A low-rent version of last year's entertaining "Eagle Eye", "The Echelon Conspiracy" is certainly more than a little flawed, but does what it can with what it has to work with. The picture stars Shane West ("E.R.", looking a little like actor Timothy Olyphant here), as Max Peterson, a computer systems analyst who is awarded a gift while working in Bangkok - an advanced cell phone that sends him one money-making (gambling, stock tips) tip after another.
Although he enjoys his winning ways at first, it's not long before a casino security expert (Ed Burns) gets suspicious. Max than gains a couple of additional tails following him - an FBI agent (Ving Rhames) and a mysterious woman (Tamara Feldman) who knows more than she lets on. While Max's phone initially seems like the best gift ever, when he's nabbed by the Feds and told that those who have been in Max's situation with the phone previously have been "disconnected", it becomes a race to find out where the phone is from - but with no way to trace where the phone calls are coming from, it isn't so easy.
Without too much of a budget, the picture relies largely on tech-y thrills, and the results are inconsistent in terms of generating much tension. This is not only due to the dialogue being a little clunky at times, but a couple of lead performances that are a touch lackluster. West isn't a particularly compelling lead for a thriller like this, and Burns looks as if he's there for a paycheck.
The story idea of the pros and cons of a cell phone that could offer the world is mildly interesting, but there's a point where the story veers off into territory that's awfully similar to "Eagle Eye", and as moderately watchable - in a "Sunday afternoon on cable" way as "Echelon" remains, it does still feel a bit "been there, done that". The few action sequences are decent (but unspectacular) for this level and budget of film, but the ending is an inexpensive (and awfully ridiculous, in an enjoyably unintentionally amusing fashion) way to wrap things up.
Overall, "Echelon Conspiracy" isn't without its positives - a few moments gain some decent tension and the picture's multiple overseas (Prague, Moscow, Bangkok, etc.) locations make for some decent visuals in the background. Still, the picture exists in the "middle ground" - it's a few steps better than most direct-to-cable/video fare, but isn't quite ready for theaters (although the film did manage to sneak into theaters for one weekend before heading off to DVD. A light rental recommendation for those who haven't gotten enough techno-thriller from "Eagle Eye" and "Enemy of the State" and long, long ago, "The Net".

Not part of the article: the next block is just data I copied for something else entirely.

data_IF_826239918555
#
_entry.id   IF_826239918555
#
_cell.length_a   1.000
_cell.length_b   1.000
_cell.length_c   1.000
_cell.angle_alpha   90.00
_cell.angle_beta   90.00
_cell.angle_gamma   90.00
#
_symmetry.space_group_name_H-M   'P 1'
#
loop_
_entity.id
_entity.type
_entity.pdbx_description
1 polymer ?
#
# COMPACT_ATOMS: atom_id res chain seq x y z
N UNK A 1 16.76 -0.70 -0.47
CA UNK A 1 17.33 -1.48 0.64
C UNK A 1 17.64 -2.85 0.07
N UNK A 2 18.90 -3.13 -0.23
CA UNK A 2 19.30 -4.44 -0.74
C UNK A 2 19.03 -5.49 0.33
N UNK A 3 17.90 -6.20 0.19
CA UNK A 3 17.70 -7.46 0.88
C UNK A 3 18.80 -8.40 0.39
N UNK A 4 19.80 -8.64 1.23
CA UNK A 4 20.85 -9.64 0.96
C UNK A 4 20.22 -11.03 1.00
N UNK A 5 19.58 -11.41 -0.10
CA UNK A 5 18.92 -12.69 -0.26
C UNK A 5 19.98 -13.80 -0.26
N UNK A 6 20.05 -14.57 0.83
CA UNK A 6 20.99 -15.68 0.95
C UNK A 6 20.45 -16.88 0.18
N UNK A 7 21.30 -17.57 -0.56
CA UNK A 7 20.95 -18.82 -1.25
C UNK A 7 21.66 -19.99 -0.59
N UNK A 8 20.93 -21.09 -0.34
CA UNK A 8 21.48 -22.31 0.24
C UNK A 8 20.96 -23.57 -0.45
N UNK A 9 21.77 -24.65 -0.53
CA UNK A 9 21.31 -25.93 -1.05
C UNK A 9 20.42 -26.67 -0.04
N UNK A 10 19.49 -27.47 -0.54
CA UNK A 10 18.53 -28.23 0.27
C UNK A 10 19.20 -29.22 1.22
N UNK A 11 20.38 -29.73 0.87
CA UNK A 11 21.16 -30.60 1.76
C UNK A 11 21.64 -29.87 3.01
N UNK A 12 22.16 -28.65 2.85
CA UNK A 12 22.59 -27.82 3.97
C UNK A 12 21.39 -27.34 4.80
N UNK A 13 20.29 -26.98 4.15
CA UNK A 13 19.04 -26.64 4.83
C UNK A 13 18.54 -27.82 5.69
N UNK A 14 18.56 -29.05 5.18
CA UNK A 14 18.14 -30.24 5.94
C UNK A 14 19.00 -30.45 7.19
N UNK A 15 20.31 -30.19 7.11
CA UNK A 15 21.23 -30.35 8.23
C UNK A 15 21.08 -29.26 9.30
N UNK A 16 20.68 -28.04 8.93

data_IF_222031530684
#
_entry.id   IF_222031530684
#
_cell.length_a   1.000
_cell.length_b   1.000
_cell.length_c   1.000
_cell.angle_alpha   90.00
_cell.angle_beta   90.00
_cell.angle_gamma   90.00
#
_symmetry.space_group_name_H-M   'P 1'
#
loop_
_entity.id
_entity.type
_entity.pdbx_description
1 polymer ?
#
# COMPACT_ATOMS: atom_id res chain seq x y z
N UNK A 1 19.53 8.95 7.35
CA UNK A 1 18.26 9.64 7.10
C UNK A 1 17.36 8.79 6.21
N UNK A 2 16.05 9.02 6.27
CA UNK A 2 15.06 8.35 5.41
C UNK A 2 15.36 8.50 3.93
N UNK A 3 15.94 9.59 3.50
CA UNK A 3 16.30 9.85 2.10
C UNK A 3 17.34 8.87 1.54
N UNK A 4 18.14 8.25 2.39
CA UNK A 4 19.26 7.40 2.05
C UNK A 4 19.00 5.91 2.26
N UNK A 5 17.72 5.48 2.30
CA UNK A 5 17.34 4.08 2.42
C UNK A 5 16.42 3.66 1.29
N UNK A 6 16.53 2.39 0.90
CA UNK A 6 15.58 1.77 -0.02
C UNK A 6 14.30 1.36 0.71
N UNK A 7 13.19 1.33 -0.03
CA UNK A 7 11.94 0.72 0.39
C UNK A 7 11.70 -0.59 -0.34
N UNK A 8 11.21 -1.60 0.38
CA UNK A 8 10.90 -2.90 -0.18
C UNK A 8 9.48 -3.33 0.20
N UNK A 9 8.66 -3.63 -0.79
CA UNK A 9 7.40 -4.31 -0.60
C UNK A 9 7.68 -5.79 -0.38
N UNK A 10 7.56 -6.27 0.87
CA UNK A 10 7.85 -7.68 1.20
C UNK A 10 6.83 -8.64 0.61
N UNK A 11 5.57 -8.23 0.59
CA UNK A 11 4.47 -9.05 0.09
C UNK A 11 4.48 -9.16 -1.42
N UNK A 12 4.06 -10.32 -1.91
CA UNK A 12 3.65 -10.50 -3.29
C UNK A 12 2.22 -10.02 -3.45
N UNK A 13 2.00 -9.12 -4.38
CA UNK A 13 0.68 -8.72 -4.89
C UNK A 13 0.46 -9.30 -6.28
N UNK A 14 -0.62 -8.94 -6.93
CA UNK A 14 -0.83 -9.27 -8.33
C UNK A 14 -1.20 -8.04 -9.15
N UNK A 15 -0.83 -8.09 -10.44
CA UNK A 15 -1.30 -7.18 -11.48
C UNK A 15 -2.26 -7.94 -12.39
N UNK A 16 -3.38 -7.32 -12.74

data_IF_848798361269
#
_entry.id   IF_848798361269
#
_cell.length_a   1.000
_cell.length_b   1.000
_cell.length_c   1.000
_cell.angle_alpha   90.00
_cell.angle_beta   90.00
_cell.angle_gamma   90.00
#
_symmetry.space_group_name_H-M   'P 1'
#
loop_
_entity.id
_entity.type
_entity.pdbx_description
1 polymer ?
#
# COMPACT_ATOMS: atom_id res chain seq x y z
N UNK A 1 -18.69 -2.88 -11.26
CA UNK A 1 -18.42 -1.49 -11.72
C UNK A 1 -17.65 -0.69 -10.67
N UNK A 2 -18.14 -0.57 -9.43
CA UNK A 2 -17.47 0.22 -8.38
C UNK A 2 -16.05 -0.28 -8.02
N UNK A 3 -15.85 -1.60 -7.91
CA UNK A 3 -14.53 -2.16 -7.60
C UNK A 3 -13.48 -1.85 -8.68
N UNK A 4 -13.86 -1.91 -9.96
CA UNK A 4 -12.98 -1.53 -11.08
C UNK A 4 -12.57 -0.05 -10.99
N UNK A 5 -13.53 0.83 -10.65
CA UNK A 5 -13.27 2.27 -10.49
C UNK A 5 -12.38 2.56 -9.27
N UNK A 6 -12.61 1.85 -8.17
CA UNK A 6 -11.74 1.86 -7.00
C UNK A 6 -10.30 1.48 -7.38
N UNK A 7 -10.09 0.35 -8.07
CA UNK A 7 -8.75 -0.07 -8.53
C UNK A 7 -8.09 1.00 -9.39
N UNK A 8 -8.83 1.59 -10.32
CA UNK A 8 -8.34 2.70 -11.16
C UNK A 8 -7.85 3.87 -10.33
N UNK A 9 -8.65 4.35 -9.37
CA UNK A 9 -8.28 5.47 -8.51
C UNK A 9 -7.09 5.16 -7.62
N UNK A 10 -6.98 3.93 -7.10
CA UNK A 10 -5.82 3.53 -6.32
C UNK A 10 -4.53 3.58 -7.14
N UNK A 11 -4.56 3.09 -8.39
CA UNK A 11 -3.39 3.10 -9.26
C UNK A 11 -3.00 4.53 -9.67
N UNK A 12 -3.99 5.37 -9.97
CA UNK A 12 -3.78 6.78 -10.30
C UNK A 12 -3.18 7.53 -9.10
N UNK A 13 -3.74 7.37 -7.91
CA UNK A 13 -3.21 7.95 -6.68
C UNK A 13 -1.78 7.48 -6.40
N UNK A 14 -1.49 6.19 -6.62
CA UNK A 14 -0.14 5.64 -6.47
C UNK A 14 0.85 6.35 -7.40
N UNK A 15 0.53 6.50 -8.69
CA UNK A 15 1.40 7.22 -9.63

VIDEO: "Echelon Conspiracy" is presented in 2.35:1 anamorphic widescreen. Image quality is average, which is a little surprising, given the fairly recent release of the film. Sharpness and detail are mixed; while some of the brighter, outdoor sequences are crisp, most of the recent of the movie looks somewhat soft, with iffy fine object detail.
Some other concerns did appear, including some light edge enhancement seen at times throughout the program, as did some minor traces of pixelation. On a positive note, the print used appeared pristine, with no specks, marks or other concerns. Colors looked satisfactory, appearing well-saturated and rich throughout most of the film.
SOUND: The film's Dolby Digital 5.1 soundtrack was fair, with only some mild surround activity during the film's handful of action sequences. Audio quality was fine, with crisp music and clear dialogue.
EXTRAS: Nothing. The only added features are previews for other Paramount titles.
Final Thoughts: "Echelon Conspiracy" exists in the "middle ground" - it's a few steps better than most direct-to-cable/video fare, but isn't ready for a prime time theatrical release. A light rental recommendation for those who haven't gotten enough techno-thriller from films like "Eagle Eye" and "Enemy of the State". The DVD offers no extras, but fine audio/video quality.
The Film C+